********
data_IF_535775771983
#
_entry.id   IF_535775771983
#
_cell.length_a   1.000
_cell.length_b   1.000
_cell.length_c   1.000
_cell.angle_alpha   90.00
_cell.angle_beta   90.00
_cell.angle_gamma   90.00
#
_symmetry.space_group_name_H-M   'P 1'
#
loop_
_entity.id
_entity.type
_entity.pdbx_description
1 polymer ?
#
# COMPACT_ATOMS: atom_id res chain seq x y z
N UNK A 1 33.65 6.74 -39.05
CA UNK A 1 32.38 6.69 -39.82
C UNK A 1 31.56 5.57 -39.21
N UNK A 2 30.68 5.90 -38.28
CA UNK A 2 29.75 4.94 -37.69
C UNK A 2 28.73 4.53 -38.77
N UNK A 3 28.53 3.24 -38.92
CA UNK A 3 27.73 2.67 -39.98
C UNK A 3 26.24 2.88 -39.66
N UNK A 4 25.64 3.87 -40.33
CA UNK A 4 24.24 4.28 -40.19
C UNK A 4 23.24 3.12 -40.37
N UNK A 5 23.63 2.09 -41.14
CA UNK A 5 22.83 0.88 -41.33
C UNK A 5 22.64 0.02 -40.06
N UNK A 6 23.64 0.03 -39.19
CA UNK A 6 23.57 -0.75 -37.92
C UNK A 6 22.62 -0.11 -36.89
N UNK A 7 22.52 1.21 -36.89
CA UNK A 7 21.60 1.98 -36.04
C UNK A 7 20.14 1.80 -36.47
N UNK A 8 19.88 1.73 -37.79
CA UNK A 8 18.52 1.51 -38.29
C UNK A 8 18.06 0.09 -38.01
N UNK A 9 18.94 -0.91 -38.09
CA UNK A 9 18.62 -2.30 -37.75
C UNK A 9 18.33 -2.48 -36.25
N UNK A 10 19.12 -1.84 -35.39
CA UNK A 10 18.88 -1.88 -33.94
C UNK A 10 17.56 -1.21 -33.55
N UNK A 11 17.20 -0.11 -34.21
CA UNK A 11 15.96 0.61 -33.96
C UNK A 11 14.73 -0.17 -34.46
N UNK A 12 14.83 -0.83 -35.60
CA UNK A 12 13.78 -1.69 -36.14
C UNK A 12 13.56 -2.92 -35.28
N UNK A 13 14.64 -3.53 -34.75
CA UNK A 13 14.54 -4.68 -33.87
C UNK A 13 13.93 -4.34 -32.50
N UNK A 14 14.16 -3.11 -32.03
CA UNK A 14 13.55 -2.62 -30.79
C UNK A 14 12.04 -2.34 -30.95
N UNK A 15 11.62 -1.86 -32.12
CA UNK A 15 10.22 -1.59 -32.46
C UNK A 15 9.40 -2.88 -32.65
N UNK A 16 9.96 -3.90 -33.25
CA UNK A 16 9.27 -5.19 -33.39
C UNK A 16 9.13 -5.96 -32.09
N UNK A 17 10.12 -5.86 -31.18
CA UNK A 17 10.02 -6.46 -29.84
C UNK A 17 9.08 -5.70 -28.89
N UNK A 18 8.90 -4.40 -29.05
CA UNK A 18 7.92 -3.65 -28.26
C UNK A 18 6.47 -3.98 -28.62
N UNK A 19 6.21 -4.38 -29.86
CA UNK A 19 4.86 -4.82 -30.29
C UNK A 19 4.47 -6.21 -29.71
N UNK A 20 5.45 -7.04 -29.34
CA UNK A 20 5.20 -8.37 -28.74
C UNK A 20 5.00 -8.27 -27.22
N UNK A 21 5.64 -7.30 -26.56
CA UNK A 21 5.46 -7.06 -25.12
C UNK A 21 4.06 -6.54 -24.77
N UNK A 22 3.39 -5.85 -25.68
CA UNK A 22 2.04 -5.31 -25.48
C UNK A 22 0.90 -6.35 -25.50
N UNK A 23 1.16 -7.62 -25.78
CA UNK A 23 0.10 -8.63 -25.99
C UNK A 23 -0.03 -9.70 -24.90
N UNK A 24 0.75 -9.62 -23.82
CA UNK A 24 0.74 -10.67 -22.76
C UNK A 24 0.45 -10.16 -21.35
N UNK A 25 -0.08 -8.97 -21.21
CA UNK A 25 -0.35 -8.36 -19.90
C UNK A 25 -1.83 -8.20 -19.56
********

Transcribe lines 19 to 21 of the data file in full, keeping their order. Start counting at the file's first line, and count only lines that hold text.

#
# COMPACT_ATOMS: atom_id res chain seq x y z
N UNK A 1 33.65 6.74 -39.05